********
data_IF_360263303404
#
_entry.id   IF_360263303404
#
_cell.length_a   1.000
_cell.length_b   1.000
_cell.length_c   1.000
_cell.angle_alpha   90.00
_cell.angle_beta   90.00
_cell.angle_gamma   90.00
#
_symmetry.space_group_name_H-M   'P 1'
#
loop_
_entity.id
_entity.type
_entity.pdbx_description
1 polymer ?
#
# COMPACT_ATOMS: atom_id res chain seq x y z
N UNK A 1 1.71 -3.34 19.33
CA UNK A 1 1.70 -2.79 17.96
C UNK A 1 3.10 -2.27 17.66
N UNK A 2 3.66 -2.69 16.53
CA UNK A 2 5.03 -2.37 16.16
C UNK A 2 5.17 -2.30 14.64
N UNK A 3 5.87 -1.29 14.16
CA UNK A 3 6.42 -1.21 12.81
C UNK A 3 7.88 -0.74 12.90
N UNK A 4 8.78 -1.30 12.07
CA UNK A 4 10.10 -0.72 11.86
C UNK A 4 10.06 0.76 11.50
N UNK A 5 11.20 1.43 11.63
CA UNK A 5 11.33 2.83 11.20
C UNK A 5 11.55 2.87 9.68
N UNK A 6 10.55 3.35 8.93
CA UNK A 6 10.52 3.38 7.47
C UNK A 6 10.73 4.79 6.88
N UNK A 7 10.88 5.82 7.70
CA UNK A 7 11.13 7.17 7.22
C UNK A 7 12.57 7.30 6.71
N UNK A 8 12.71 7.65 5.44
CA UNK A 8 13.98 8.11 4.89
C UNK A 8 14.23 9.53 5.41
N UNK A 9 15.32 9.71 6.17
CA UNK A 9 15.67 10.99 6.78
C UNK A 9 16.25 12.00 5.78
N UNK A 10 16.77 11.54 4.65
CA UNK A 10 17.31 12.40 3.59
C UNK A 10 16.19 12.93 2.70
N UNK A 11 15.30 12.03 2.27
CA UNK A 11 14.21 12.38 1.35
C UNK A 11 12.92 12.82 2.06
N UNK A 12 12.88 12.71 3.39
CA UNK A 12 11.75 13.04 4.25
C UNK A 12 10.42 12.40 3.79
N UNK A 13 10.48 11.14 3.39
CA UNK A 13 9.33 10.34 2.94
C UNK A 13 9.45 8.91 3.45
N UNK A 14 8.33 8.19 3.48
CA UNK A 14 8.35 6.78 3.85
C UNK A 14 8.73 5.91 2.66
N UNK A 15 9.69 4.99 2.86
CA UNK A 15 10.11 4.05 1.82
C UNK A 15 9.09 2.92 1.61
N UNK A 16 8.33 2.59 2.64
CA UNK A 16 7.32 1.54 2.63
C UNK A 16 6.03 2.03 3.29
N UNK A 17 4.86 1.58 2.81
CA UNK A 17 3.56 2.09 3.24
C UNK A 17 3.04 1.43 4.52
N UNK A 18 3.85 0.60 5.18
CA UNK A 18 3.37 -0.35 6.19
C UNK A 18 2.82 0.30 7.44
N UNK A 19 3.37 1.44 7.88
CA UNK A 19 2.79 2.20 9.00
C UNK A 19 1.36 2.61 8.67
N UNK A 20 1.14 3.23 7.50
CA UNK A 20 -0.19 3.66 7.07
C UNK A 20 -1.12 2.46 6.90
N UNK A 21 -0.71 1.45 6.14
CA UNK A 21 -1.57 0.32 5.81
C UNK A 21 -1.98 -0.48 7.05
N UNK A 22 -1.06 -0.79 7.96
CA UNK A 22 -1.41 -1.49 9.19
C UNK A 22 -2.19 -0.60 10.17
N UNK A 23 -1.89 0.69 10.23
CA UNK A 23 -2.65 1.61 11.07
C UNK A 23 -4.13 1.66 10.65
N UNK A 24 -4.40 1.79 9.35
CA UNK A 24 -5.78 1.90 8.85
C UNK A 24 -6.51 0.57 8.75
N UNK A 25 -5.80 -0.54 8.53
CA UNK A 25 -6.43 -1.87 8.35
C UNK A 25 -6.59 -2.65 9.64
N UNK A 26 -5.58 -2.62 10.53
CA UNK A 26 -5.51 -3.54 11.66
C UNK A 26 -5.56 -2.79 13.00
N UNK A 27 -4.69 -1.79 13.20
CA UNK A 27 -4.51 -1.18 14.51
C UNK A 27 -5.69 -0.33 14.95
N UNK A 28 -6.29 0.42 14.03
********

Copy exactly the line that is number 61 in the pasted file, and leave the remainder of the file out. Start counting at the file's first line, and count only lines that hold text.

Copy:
CA UNK A 14 8.35 6.78 3.85